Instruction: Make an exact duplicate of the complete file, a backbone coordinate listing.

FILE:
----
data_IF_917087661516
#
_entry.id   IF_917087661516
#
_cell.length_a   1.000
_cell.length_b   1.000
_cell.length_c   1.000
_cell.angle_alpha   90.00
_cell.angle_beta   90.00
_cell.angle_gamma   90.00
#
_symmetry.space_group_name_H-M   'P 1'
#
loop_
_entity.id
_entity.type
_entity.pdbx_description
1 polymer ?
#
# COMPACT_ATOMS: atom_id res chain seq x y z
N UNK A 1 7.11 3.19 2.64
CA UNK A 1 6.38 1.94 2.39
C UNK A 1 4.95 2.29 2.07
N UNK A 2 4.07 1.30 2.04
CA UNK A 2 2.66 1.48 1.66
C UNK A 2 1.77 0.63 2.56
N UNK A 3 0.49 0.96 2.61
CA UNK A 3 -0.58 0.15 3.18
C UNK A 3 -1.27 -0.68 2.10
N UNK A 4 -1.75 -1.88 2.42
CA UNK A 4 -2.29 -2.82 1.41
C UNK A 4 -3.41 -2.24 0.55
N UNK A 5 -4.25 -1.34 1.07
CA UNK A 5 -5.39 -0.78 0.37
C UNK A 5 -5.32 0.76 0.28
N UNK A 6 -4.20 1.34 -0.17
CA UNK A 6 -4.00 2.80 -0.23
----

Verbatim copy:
data_IF_917087661516
#
_entry.id   IF_917087661516
#
_cell.length_a   1.000
_cell.length_b   1.000
_cell.length_c   1.000
_cell.angle_alpha   90.00
_cell.angle_beta   90.00
_cell.angle_gamma   90.00
#
_symmetry.space_group_name_H-M   'P 1'
#
loop_
_entity.id
_entity.type
_entity.pdbx_description
1 polymer ?
#
# COMPACT_ATOMS: atom_id res chain seq x y z
N UNK A 1 7.11 3.19 2.64
CA UNK A 1 6.38 1.94 2.39
C UNK A 1 4.95 2.29 2.07
N UNK A 2 4.07 1.30 2.04
CA UNK A 2 2.66 1.48 1.66
C UNK A 2 1.77 0.63 2.56
N UNK A 3 0.49 0.96 2.61
CA UNK A 3 -0.58 0.15 3.18
C UNK A 3 -1.27 -0.68 2.10
N UNK A 4 -1.75 -1.88 2.42
CA UNK A 4 -2.29 -2.82 1.41
C UNK A 4 -3.41 -2.24 0.55
N UNK A 5 -4.25 -1.34 1.07
CA UNK A 5 -5.39 -0.78 0.37
C UNK A 5 -5.32 0.76 0.28
N UNK A 6 -4.20 1.34 -0.17
CA UNK A 6 -4.00 2.80 -0.23